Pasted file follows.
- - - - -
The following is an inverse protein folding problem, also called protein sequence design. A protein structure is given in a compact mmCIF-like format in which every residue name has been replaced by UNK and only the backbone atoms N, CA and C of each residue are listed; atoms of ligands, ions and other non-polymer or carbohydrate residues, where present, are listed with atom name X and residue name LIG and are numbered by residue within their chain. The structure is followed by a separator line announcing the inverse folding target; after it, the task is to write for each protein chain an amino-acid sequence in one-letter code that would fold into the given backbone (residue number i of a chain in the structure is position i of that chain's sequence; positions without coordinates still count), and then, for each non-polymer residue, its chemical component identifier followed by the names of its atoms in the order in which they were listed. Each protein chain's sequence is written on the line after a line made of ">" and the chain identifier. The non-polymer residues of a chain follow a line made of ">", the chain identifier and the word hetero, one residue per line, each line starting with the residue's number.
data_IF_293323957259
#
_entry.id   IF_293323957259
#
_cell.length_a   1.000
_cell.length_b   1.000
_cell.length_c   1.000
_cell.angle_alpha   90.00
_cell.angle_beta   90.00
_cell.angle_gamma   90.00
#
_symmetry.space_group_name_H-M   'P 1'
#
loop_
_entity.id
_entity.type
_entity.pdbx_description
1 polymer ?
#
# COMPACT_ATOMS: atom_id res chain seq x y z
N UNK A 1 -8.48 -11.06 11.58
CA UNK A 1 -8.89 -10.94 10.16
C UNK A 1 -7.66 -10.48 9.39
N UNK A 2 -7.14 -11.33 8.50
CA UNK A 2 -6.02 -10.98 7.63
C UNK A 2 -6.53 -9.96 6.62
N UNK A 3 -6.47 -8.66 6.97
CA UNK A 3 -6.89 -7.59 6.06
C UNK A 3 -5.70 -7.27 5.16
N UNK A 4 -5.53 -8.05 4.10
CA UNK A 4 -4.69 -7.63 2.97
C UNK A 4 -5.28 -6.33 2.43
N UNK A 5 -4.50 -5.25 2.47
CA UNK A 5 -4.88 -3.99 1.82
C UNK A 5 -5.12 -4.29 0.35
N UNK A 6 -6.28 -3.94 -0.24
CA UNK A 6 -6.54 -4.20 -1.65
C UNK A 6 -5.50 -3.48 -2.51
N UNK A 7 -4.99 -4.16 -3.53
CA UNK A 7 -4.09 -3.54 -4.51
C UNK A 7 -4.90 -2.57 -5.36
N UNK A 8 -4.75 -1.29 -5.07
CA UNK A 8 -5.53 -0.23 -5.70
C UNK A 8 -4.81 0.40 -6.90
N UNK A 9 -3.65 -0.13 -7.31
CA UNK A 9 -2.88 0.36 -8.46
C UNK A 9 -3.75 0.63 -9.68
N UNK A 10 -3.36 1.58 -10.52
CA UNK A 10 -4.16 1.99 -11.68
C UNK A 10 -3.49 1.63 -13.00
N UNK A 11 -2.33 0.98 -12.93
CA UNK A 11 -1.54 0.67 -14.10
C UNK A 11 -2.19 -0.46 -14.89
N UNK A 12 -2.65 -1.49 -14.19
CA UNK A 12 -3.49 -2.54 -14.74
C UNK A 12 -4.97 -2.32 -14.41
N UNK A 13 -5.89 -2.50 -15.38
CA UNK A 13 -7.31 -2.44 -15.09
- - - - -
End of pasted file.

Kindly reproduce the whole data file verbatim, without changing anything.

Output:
The following is an inverse protein folding problem, also called protein sequence design. A protein structure is given in a compact mmCIF-like format in which every residue name has been replaced by UNK and only the backbone atoms N, CA and C of each residue are listed; atoms of ligands, ions and other non-polymer or carbohydrate residues, where present, are listed with atom name X and residue name LIG and are numbered by residue within their chain. The structure is followed by a separator line announcing the inverse folding target; after it, the task is to write for each protein chain an amino-acid sequence in one-letter code that would fold into the given backbone (residue number i of a chain in the structure is position i of that chain's sequence; positions without coordinates still count), and then, for each non-polymer residue, its chemical component identifier followed by the names of its atoms in the order in which they were listed. Each protein chain's sequence is written on the line after a line made of ">" and the chain identifier. The non-polymer residues of a chain follow a line made of ">", the chain identifier and the word hetero, one residue per line, each line starting with the residue's number.
data_IF_293323957259
#
_entry.id   IF_293323957259
#
_cell.length_a   1.000
_cell.length_b   1.000
_cell.length_c   1.000
_cell.angle_alpha   90.00
_cell.angle_beta   90.00
_cell.angle_gamma   90.00
#
_symmetry.space_group_name_H-M   'P 1'
#
loop_
_entity.id
_entity.type
_entity.pdbx_description
1 polymer ?
#
# COMPACT_ATOMS: atom_id res chain seq x y z
N UNK A 1 -8.48 -11.06 11.58
CA UNK A 1 -8.89 -10.94 10.16
C UNK A 1 -7.66 -10.48 9.39
N UNK A 2 -7.14 -11.33 8.50
CA UNK A 2 -6.02 -10.98 7.63
C UNK A 2 -6.53 -9.96 6.62
N UNK A 3 -6.47 -8.66 6.97
CA UNK A 3 -6.89 -7.59 6.06
C UNK A 3 -5.70 -7.27 5.16
N UNK A 4 -5.53 -8.05 4.10
CA UNK A 4 -4.69 -7.63 2.97
C UNK A 4 -5.28 -6.33 2.43
N UNK A 5 -4.50 -5.25 2.47
CA UNK A 5 -4.88 -3.99 1.82
C UNK A 5 -5.12 -4.29 0.35
N UNK A 6 -6.28 -3.94 -0.24
CA UNK A 6 -6.54 -4.20 -1.65
C UNK A 6 -5.50 -3.48 -2.51
N UNK A 7 -4.99 -4.16 -3.53
CA UNK A 7 -4.09 -3.54 -4.51
C UNK A 7 -4.90 -2.57 -5.36
N UNK A 8 -4.75 -1.29 -5.07
CA UNK A 8 -5.53 -0.23 -5.70
C UNK A 8 -4.81 0.40 -6.90
N UNK A 9 -3.65 -0.13 -7.31
CA UNK A 9 -2.88 0.36 -8.46
C UNK A 9 -3.75 0.63 -9.68
N UNK A 10 -3.36 1.58 -10.52
CA UNK A 10 -4.16 1.99 -11.68
C UNK A 10 -3.49 1.63 -13.00
N UNK A 11 -2.33 0.98 -12.93
CA UNK A 11 -1.54 0.67 -14.10
C UNK A 11 -2.19 -0.46 -14.89
N UNK A 12 -2.65 -1.49 -14.19
CA UNK A 12 -3.49 -2.54 -14.74
C UNK A 12 -4.97 -2.32 -14.41
N UNK A 13 -5.89 -2.50 -15.38
CA UNK A 13 -7.31 -2.44 -15.09